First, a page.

Old Testament Theology: Its History, Method and Message

Written by Ralph L. Smith Reviewed By Geoffrey Grogan

These volumes are exercises in OT theology with some reference to the NT and some broader theological discussion. Smith’s is the more substantial, covers much more ground and may become a significant textbook on the subject, while Farris’s is slighter both in range and treatment.

On the vexed question of the nature of the subject, Ralph Smith asks, ‘Should Old Testament theology be a separate discipline, apart from New Testament theology?’, and answers, ‘If the aim or task of Old Testament theology is historical and descriptive, the answer is yes. If the task is perceived as a normative one, the answer will probably be no’ (p. 91). Obvious? Perhaps, but not always clearly stated.

His claims for his book are modest. It is ‘an elementary introduction’ with no radically new method of dealing with the subject, its aim ‘to provide university and seminary students with a textbook that gives a partial report of what others have said and done about Old Testament theology and then suggests ways the theological materials in the Old Testament may be organized, interpreted, and appropriated’ (p. 15). He fulfils his aim admirably.

A good survey of the subject’s history is followed by a methodological survey, perhaps the key chapter of a book showing a major methodological interest. He recognizes the danger of using systematic theology terms to structure biblical theology, yet sees some systematizing to be inevitable. Then come chapters dealing with selected OT themes, intended as models students can use to build their own OT theology. The topics chosen are the knowledge of God, election, covenant, God’s nature, the nature of mankind, sin and redemption, worship, the good life, and eschatology. He agrees that systematic theology starts with ‘revelation’ while the Bible begins with creation, but if the OT is not revelation we cannot speak of its ‘theology’ at all. Here he glances in the direction of James Barr, the most formidable recent critic of biblical theology, whose criticisms he frequently seeks to take into account. These chapters set out the relevant OT material clearly and fully, engage with the views of other scholars, and wrestle with methodological issues and questions of contemporary relevance, that of OT ethics, for instance.

A useful work, it is sure to be criticized on the grounds that the writer sometimes appears to have the concerns of a systematic theologian in view in handling the material. For instance, his treatments of election and of baptism reveal his own theological stance on these issues. Its value is enhanced by its major bibliography and unusually large series of indexes.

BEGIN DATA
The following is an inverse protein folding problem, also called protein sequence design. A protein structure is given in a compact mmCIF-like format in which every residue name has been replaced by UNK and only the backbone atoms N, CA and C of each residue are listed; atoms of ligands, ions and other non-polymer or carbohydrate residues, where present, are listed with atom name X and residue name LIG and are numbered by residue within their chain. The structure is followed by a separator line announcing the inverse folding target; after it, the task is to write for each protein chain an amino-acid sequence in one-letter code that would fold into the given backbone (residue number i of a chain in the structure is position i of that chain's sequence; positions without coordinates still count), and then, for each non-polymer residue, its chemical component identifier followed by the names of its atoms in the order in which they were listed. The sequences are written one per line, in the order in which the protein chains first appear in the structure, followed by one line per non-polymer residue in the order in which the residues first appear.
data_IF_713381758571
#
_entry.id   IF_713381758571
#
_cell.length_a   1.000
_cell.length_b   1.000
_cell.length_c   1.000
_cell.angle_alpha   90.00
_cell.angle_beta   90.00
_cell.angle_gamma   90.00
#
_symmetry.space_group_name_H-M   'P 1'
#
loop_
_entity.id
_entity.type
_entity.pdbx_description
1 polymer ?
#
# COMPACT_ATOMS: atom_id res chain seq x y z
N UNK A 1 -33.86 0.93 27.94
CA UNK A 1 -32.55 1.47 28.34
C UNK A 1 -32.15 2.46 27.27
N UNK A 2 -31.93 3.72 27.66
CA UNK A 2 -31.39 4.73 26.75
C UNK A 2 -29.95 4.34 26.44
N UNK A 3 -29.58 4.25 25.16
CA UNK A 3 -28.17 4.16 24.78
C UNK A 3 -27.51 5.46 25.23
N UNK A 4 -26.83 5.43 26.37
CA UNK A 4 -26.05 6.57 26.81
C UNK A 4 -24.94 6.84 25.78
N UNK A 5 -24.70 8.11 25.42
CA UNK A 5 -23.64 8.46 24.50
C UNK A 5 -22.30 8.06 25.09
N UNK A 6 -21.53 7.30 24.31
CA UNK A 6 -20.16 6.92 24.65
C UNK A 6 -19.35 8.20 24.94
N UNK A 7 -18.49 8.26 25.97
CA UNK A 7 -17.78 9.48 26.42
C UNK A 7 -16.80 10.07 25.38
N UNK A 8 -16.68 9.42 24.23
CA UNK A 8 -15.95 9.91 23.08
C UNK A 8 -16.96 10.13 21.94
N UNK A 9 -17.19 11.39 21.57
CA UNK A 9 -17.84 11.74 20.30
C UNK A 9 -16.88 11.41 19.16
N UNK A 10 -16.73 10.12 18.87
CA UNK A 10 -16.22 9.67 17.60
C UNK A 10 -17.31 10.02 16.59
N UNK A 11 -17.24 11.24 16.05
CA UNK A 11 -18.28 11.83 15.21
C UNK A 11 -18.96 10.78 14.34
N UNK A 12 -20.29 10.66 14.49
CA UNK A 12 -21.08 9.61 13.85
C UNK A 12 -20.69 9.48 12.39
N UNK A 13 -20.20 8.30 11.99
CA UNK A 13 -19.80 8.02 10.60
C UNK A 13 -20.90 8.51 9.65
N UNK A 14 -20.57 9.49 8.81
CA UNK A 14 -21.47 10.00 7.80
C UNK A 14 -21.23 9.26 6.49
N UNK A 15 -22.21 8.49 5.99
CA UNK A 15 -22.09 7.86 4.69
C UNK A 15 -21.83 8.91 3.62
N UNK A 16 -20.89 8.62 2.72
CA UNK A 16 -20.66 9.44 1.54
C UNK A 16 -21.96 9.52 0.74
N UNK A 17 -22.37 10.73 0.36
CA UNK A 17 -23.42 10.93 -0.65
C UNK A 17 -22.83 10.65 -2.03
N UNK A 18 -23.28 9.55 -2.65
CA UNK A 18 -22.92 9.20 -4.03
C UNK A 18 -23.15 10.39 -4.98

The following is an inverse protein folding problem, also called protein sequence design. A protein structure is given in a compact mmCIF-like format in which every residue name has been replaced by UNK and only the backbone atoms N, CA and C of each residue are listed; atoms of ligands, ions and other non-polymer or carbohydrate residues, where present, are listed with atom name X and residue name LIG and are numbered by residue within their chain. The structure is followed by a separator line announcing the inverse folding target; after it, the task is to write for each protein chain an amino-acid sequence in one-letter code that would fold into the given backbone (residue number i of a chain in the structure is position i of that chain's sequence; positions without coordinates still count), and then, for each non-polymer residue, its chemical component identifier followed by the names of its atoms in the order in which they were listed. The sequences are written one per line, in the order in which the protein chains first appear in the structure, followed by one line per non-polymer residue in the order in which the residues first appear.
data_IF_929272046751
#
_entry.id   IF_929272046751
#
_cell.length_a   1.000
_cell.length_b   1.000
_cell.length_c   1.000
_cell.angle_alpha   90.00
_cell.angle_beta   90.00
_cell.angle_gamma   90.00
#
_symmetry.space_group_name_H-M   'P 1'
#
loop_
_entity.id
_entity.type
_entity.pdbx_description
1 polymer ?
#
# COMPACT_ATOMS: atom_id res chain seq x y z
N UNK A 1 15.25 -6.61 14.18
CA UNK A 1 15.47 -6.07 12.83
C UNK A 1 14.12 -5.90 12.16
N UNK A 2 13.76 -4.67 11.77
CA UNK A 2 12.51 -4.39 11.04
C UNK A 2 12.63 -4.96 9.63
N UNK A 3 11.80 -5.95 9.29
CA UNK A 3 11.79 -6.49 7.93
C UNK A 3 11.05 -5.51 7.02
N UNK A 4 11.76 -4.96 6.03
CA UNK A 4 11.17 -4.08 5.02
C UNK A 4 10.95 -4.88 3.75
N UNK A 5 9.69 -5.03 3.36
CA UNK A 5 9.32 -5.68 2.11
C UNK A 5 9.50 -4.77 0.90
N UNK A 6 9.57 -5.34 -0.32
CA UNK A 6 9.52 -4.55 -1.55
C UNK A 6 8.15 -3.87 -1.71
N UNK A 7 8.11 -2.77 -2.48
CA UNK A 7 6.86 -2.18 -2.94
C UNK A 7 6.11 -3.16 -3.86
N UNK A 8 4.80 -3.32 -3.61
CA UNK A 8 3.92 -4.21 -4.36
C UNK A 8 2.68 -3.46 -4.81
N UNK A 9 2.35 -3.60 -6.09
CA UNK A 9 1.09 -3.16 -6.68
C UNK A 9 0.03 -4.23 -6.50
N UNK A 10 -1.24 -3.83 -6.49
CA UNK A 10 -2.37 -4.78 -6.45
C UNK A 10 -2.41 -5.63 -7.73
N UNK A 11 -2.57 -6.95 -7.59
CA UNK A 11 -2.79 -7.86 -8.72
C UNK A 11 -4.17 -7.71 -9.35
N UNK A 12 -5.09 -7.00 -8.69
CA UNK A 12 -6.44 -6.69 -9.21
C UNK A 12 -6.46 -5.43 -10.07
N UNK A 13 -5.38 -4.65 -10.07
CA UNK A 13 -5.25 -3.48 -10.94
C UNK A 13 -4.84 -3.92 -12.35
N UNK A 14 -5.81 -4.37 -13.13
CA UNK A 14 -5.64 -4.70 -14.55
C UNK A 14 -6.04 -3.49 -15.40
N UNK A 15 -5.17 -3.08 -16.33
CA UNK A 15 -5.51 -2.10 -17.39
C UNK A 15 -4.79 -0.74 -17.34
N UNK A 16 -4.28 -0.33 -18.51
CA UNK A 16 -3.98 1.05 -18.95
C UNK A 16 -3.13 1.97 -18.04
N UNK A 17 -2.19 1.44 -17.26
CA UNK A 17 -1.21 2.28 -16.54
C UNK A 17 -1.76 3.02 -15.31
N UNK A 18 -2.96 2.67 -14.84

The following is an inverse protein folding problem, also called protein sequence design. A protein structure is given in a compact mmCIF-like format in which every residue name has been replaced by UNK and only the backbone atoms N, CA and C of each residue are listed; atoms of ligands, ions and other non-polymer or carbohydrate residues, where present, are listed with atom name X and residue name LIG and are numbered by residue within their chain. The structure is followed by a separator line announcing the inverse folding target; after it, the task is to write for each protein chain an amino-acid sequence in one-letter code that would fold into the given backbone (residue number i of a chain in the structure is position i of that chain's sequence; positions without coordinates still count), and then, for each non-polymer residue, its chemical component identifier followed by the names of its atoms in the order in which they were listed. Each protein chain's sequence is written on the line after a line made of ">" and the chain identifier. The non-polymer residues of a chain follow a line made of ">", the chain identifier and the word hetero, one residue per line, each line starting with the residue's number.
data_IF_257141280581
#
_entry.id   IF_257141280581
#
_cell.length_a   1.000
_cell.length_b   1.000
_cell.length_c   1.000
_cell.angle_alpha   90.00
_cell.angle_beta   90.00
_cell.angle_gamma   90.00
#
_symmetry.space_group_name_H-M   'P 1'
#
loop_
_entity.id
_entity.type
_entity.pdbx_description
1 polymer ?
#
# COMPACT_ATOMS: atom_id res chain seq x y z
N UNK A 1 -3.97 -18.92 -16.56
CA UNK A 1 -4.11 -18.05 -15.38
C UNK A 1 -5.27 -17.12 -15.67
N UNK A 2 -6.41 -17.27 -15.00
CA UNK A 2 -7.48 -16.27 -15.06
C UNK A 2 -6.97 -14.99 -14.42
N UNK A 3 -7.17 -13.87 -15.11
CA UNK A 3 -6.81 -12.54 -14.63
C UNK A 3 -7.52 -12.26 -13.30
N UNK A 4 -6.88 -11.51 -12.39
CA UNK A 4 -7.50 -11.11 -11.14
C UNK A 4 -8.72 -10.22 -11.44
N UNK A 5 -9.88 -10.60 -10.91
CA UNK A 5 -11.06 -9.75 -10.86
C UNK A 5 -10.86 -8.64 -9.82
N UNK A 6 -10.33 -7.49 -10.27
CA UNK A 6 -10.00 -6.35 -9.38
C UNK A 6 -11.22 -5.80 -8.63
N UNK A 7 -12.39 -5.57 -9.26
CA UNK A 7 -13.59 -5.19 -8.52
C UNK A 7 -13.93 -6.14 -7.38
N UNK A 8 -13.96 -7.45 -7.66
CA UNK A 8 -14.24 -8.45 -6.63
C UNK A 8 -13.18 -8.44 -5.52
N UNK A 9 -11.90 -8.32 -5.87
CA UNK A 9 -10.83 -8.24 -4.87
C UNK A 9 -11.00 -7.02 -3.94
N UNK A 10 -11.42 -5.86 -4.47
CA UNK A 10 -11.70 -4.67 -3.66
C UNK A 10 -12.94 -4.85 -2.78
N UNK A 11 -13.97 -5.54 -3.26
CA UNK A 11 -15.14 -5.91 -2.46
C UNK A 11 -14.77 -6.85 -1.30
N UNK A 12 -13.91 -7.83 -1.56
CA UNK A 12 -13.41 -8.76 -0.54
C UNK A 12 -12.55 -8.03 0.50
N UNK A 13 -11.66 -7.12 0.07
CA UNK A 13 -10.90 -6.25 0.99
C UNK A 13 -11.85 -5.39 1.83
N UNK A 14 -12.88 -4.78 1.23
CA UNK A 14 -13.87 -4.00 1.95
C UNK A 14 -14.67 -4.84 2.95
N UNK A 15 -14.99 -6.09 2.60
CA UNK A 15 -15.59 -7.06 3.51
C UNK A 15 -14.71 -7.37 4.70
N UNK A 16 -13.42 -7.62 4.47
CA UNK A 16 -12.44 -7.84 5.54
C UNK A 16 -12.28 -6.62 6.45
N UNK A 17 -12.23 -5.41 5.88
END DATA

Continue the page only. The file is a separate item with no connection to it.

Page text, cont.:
T.V. Farris’s volume is for ‘the busy pastor, overworked student, and inquisitive layperson’. He too makes modest claims, saying it is not a ‘complete, full structured soteriology’ but rather ‘an attempt to evaluate selected Old Testament passages and terminology that represent the core salvation message contained in the “Old Covenant” ’. The character of salvation is directly related to God’s character, so he begins with the ‘vengeance’/mighty to save’ tension in Isaiah 63:1–4. Nearly two-thirds of the passages discussed come from Genesis and Isaiah, but they also come from Exodus, Leviticus, Job, Joshua and Joel. They include key items like Genesis 15:6; Leviticus 17:11 and Isaiah 52/53. He refers to the Psalms and Jeremiah 31 in the final chapter. He maintains ‘that YHWH’s salvation strategy constitutes the central theme of the Old Testament. In fact, I am persuaded that the Lord’s soteriological design is the consolidating principle of both Testaments’. The volume is largely exegetical but there is more NT reference than in Dr Smith’s book and more contemporary application.

The combination of exegesis and application results in an unattractive mixture of writing styles. At one extreme there are strong academic discussions, such as the treatment of the Mosaic covenant material in Exodus, and OT words are given in their Hebrew characters but with English translation. At the other are somewhat homiletical sequences of headings (e.g. the Problem, the Solution, the Application), and some colloquial expressions (‘Sin … may be committed, cussed, or discussed’!). This rather grated on this reviewer but other readers may not be affected in the same way. Incidentally, an index would have been useful.

Both authors write from a conservative perspective, but Smith engages with writers of other outlooks rather more than Farris.

Geoffrey Grogan